Scientists are collecting bat samples in northern Cambodia in an effort to understand the origin of the new coronavirus pandemic, returning to an area where a decade ago an animal that closely resembled the new coronavirus was found in animals.
Two specimens of bats belonging to the rhinoceros species were collected in 2010 in the province of Stang Treng, near Lao, and are kept in refrigerators at the Cambodian Pasteur Institute (IPC) in Phnom Penh.
In tests performed on these samples Last year, a virus related to the new coronavirus was found that has killed more than 4.6 people worldwide.
The IPC Eight-member team collects bat samples and records their species, sex, age and other details in one week. A similar survey is being conducted in the Philippines.
“We hope that the results of this research will help people better understand covid-19,” said Thavry Hoem, head of the mission.
Host animals, such as bats, often have no symptoms from the viruses they carry, but they can have devastating consequences if they are transmitted to other animals or humans.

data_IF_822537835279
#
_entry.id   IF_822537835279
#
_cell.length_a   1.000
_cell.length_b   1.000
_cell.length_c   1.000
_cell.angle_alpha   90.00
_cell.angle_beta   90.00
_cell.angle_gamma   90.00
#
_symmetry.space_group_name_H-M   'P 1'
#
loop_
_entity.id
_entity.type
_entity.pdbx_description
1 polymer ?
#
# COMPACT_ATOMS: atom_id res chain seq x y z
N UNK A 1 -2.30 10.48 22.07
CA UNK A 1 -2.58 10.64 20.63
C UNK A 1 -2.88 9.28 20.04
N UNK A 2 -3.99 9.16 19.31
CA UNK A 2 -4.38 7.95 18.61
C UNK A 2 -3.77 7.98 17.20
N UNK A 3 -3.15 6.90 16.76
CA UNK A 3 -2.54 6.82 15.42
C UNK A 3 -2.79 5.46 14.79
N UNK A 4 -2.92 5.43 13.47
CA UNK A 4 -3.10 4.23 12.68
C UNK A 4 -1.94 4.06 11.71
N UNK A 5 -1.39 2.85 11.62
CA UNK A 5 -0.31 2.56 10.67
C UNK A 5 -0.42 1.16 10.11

Dr. Veasna Duong, head of the virology department at IPC, said the department had carried out four missions in the past two years, hoping to gather information on the origin and evolution of the virus. “We want to see if it doesn’t need to be there and (…) find out how it turned out,” he explained.
However, Duong stressed that humans are responsible for the destruction caused by covid-19 because they interfere with and destroy the natural environment in which wild animals live.
“If we try to get close to the wild, we are more likely to be infected by a virus transmitted by wild animals than usual. “The chances of the virus mutating and infecting people are also increasing.”
This project, funded by France, also aims to examine how wildlife trafficking may occur in explaining coronavirus to humans.
“(The program) aims to provide new insights into the wildlife meat chains in Cambodia, to document the diversity of coronavirus pathways circulating in them and to develop a flexible and comprehensive early warning system for further virus spread,” he explained. Julia Guigebo, a researcher in the Department of Virology at IPC.
Other deadly bats are the Ebola virus, but also other coronaviruses such as those responsible for Severe Acute Respiratory Syndrome (SARS) and Middle East Respiratory Syndrome (MERS).